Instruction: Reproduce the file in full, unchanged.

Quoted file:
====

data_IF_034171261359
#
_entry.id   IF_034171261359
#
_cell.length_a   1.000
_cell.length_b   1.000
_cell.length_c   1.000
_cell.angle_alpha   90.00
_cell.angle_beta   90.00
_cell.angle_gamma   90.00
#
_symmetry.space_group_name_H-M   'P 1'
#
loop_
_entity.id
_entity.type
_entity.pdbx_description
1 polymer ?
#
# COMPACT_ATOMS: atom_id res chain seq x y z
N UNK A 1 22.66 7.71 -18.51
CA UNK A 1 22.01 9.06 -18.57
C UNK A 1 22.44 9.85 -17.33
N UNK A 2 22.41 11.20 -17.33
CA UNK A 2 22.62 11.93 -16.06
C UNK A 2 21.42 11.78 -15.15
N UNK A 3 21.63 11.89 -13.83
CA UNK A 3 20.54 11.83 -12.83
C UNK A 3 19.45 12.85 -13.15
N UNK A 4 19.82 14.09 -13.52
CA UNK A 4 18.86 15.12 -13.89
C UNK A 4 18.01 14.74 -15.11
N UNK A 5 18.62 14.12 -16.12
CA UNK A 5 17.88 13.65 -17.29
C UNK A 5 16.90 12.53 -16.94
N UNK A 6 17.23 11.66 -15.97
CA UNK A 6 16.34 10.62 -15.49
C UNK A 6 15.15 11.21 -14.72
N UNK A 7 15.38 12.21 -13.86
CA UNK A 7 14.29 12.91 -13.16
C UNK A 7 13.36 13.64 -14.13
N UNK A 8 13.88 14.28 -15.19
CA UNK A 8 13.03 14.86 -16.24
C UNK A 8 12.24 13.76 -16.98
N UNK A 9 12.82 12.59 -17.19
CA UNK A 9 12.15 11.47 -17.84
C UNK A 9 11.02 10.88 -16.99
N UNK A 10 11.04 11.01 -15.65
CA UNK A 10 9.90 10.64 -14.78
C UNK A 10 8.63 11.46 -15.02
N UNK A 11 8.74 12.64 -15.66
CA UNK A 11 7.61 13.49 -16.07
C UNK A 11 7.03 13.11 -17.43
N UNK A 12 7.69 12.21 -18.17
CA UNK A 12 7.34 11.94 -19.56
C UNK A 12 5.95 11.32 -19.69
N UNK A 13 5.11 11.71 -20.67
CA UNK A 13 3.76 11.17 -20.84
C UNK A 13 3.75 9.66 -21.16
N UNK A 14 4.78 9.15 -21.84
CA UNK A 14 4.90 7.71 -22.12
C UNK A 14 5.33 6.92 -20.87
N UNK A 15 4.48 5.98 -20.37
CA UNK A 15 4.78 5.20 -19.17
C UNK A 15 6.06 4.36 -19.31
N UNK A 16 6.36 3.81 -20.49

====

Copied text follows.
data_IF_034171261359
#
_entry.id   IF_034171261359
#
_cell.length_a   1.000
_cell.length_b   1.000
_cell.length_c   1.000
_cell.angle_alpha   90.00
_cell.angle_beta   90.00
_cell.angle_gamma   90.00
#
_symmetry.space_group_name_H-M   'P 1'
#
loop_
_entity.id
_entity.type
_entity.pdbx_description
1 polymer ?
#
# COMPACT_ATOMS: atom_id res chain seq x y z
N UNK A 1 22.66 7.71 -18.51
CA UNK A 1 22.01 9.06 -18.57
C UNK A 1 22.44 9.85 -17.33
N UNK A 2 22.41 11.20 -17.33
CA UNK A 2 22.62 11.93 -16.06
C UNK A 2 21.42 11.78 -15.15
N UNK A 3 21.63 11.89 -13.83
CA UNK A 3 20.54 11.83 -12.83
C UNK A 3 19.45 12.85 -13.15
N UNK A 4 19.82 14.09 -13.52
CA UNK A 4 18.86 15.12 -13.89
C UNK A 4 18.01 14.74 -15.11
N UNK A 5 18.62 14.12 -16.12
CA UNK A 5 17.88 13.65 -17.29
C UNK A 5 16.90 12.53 -16.94
N UNK A 6 17.23 11.66 -15.97
CA UNK A 6 16.34 10.62 -15.49
C UNK A 6 15.15 11.21 -14.72
N UNK A 7 15.38 12.21 -13.86
CA UNK A 7 14.29 12.91 -13.16
C UNK A 7 13.36 13.64 -14.13
N UNK A 8 13.88 14.28 -15.19
CA UNK A 8 13.03 14.86 -16.24
C UNK A 8 12.24 13.76 -16.98
N UNK A 9 12.82 12.59 -17.19
CA UNK A 9 12.15 11.47 -17.84
C UNK A 9 11.02 10.88 -16.99
N UNK A 10 11.04 11.01 -15.65
CA UNK A 10 9.90 10.64 -14.78
C UNK A 10 8.63 11.46 -15.02
N UNK A 11 8.74 12.64 -15.66
CA UNK A 11 7.61 13.49 -16.07
C UNK A 11 7.03 13.11 -17.43
N UNK A 12 7.69 12.21 -18.17
CA UNK A 12 7.34 11.94 -19.56
C UNK A 12 5.95 11.32 -19.69
N UNK A 13 5.11 11.71 -20.67
CA UNK A 13 3.76 11.17 -20.84
C UNK A 13 3.75 9.66 -21.16
N UNK A 14 4.78 9.15 -21.84
CA UNK A 14 4.90 7.71 -22.12
C UNK A 14 5.33 6.92 -20.87
N UNK A 15 4.48 5.98 -20.37
CA UNK A 15 4.78 5.20 -19.17
C UNK A 15 6.06 4.36 -19.31
N UNK A 16 6.36 3.81 -20.49